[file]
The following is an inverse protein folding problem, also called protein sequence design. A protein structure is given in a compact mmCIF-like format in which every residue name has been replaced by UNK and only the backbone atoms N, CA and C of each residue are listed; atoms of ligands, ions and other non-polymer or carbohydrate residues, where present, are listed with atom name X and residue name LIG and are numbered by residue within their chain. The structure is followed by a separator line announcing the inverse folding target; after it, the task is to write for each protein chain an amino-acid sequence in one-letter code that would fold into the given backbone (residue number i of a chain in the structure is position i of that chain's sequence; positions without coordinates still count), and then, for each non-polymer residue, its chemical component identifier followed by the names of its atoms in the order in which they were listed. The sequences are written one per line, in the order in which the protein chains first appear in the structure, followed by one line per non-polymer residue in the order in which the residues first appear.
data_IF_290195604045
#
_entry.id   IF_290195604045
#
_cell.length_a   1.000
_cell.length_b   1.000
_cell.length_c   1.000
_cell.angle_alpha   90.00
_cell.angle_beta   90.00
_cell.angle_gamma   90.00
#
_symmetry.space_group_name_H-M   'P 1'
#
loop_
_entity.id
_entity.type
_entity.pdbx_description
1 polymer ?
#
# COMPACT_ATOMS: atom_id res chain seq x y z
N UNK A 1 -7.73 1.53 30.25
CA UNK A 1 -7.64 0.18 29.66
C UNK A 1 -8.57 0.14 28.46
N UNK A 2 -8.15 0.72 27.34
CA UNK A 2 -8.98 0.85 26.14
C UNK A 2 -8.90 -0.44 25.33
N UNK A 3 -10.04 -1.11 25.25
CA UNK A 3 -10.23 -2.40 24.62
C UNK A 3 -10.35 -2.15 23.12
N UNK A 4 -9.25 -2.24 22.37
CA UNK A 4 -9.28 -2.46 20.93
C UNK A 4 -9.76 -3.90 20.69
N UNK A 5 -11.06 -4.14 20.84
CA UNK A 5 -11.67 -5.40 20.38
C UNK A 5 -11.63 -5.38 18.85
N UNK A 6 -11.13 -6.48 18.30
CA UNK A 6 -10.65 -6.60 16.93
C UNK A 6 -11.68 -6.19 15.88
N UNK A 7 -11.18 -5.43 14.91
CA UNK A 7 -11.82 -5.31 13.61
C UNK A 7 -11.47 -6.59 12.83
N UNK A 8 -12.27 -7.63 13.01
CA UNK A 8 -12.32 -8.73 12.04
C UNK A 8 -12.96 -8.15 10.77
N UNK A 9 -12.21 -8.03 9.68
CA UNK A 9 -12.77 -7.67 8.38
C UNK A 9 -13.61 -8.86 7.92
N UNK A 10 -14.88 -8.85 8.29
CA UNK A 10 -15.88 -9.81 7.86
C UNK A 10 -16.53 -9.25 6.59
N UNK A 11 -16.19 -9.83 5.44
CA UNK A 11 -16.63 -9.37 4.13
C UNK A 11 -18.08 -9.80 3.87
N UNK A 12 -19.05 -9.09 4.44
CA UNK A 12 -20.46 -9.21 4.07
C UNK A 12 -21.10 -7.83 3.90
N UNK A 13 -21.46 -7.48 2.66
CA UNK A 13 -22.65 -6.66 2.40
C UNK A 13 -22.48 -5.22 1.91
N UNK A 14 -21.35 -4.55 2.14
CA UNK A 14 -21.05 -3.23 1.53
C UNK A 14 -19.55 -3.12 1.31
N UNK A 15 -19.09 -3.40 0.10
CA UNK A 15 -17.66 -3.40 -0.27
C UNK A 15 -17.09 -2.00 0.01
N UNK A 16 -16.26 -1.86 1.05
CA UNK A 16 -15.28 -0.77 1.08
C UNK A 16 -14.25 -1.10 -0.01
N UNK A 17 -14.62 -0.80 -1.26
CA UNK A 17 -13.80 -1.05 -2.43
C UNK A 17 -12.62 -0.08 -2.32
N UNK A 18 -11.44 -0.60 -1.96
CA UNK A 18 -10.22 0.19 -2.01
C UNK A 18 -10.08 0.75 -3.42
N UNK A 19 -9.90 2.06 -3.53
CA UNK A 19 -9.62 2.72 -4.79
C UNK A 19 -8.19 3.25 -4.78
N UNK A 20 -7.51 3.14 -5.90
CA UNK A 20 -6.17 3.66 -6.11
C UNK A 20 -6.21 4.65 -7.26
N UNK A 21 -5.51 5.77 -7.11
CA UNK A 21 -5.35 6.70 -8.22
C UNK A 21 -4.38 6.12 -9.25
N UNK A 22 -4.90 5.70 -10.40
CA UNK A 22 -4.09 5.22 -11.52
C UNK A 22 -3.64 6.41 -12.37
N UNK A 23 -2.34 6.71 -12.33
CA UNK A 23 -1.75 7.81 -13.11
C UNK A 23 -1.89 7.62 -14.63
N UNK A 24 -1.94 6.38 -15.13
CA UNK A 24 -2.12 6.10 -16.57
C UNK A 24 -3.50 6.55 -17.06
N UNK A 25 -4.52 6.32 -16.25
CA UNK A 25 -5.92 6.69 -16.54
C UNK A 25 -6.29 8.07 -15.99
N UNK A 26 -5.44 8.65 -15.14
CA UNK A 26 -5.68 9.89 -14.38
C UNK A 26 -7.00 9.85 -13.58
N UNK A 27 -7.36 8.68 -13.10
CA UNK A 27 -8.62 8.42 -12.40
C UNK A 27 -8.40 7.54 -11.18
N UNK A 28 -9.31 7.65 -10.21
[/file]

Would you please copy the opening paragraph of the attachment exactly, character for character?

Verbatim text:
The following is an inverse protein folding problem, also called protein sequence design. A protein structure is given in a compact mmCIF-like format in which every residue name has been replaced by UNK and only the backbone atoms N, CA and C of each residue are listed; atoms of ligands, ions and other non-polymer or carbohydrate residues, where present, are listed with atom name X and residue name LIG and are numbered by residue within their chain. The structure is followed by a separator line announcing the inverse folding target; after it, the task is to write for each protein chain an amino-acid sequence in one-letter code that would fold into the given backbone (residue number i of a chain in the structure is position i of that chain's sequence; positions without coordinates still count), and then, for each non-polymer residue, its chemical component identifier followed by the names of its atoms in the order in which they were listed. The sequences are written one per line, in the order in which the protein chains first appear in the structure, followed by one line per non-polymer residue in the order in which the residues first appear.